At least one variation of an educational aesthetic is peculiarly Christian. Occasionally an account or story is morally educational in the sense that the presence of evil is interpreted as a sign of God’s displeasure. In this instance, the electronic church will prophetically interpret our nation’s loss of economic and military pre-eminence as a sign that we have been unfaithful to God’s commandments. Evil as an indication of God’s disfavor is literally instructive; it has a pedagogical or instrumental value. Evil serves to correct an otherwise deviant path -- individual or collective. Evil’s reflection of the world, as well as its morally instructive value, contributes to the electronic church’s adoption of an educational aesthetic.
Translated into the context of the church, bounded by a commercial on either side, evil is no longer threatening. Abstracted from associated odors and filth, such accounts satisfy my curiosity. Indeed, I can satisfy this curiosity and be self-congratulatory too because I am watching a Christian, rather than a commercial, network. What in real life may be repulsive becomes an opportunity for voyeurism and novelty. The confessions of a former cultist depict a life that is new and different, an exciting change from my routine existence.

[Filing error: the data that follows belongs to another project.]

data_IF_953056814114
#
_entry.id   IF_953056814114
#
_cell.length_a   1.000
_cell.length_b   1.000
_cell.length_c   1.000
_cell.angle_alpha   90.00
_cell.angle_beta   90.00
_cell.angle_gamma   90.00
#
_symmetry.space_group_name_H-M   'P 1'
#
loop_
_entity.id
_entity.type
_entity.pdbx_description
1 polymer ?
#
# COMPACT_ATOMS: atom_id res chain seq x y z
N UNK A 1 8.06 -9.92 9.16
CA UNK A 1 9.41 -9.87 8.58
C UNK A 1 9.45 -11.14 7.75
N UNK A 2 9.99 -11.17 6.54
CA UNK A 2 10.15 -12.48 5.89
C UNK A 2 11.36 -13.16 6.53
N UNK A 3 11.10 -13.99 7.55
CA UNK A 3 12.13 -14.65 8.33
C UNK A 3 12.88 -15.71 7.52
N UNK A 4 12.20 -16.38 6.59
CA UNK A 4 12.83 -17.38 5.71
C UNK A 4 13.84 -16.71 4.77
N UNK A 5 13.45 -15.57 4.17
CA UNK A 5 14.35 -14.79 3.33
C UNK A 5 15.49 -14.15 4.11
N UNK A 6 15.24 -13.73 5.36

This last theory, pleasure in the ugly, best articulates the essential aesthetic of the electronic church. For each of the classic explanations of the ugly in art, there is a corresponding explanation of evil given by the electronic church. These explanations constitute its aesthetic.
What concerns me is that the first two theories, the transformational and educational theories, deny either the permanence or seriousness of evil. Depending on the theory employed, evil is either transformed by a larger Christian context, slighted in favor of focusing attention on a saint, or justified in terms of an educational or moral function. In each instance, the presence of evil is neither intrinsic nor recalcitrant but is instrumental and thus short-lived.
The third theory, on the other hand, is hardly conceivable -- because of the disparity it suggests between pleasure in beholding evil and our own self-images. No one would readily admit that the study of evil is pleasurable. Nevertheless, because the electronic church so often both depicts evil and implicitly denies its seriousness, the pleasure theory best articulates the core of the electronic church’s aesthetic and sensibilities.
Because of this aesthetic core, what otherwise might be conducive to genuine concern and action is frequently transformed into mere titillation. The prominent place evil assumes in the stories broadcast by the electronic church indulges our need for this strange form of "beauty" without granting us an enabling vision.